Pelicans & NBA Basketball

Kevin Durant: ‘I’m hurting deeply, but I’m OK’ following Achilles surgery

Though there is not an official timetable outlined for his recovery, Kevin Durant revealed on his Instagram page that he had surgery on Wednesday to treat a ruptured right Achilles tendon.

"My road back starts now! I got my family and my loved ones by my side and we truly appreciate all the messages and support people have sent our way," Durant wrote on Instagram about the injury he suffered against Toronto in Game 5 of the NBA Finals on Monday. "I'm hurting deeply, but I'm OK. Basketball is my biggest love and I wanted to be out there that night because that's what I do. I wanted to help my teammates on our quest for the three peat."

The Warriors did not have an official update following Wednesday's practice. Durant traveled to New York on Tuesday to receive an MRI and seek more medical opinions, an area that is typical for NBA players to receive additional medical support. It has typically taken NBA athletes anywhere between 8 to 12 months to recover from an Achilles injury, with factors ranging on the players' age, their talent, their role and the quality of the organization's teaming staff. According to that timeline, Durant might not return until June 2020.

"It's just the way things go in this game and I'm proud that I gave it all I physically could, and I'm proud my brothers got the W," Durant said on Instagram. It's going to be a journey but I'm built for this. I'm a hooper. I know my brothers can get this Game 6, and I will be cheering with dub nation while they do it."

Durant will be 31 years old in September, which puts him in a gray area pertaining to his recovery. He would be in the prime of his NBA career entering his 13th NBA season. It might be more difficult, however, to maintain his level of play following his return as opposed to if he injured an Achilles earlier in his career.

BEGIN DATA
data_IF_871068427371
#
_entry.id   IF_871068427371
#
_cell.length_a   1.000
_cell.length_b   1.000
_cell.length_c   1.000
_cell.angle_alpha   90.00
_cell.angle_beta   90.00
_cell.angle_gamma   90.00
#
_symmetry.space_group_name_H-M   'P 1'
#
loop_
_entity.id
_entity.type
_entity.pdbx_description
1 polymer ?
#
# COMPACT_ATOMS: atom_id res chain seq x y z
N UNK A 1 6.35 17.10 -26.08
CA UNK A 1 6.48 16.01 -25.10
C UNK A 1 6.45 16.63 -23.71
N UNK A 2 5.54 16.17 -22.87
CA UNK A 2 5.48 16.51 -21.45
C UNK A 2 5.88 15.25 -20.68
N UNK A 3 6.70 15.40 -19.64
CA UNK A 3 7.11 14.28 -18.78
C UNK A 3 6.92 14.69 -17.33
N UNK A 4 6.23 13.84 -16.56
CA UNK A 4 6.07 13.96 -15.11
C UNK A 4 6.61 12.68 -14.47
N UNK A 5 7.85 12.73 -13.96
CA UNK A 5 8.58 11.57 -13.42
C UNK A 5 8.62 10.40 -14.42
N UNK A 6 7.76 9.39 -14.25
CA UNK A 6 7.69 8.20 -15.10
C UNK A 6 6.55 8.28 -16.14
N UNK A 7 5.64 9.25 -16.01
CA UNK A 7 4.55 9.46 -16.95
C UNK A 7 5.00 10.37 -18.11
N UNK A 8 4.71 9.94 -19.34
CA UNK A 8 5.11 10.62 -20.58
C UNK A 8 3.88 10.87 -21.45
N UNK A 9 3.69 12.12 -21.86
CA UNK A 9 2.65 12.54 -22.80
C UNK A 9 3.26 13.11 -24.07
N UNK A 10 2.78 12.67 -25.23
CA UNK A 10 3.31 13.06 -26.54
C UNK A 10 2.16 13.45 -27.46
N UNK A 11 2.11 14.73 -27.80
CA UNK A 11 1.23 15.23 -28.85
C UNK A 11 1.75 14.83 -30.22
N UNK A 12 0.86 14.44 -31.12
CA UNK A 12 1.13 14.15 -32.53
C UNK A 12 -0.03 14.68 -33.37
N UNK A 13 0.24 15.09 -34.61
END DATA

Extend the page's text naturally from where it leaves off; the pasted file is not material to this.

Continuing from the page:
Durant averaged 26 points on 52.1% shooting along with 6.4 rebounds and 5.9 assists this season, numbers that mostly align with his career averages in points (27.0), shooting percentage (49.3), rebounds (7.1) and assists (4.1). In a recent story projecting Durant's place on the NBA's all-time scoring list, Warriors coaches argued that Durant's game would age well because of his consistent post-up presence, footwork and underlisted 6-foot-9, 240-pound frame.

The backdrop to this story: whether Durant's injury impacts his free-agency decision in July. Assuming he opts out of his $31.5 million player option to become an unrestricted free agent, Durant can re-sign with the Warriors for five years worth $221 million. If he leaves for another team, Durant could sign a four-year deal worth $164 million.

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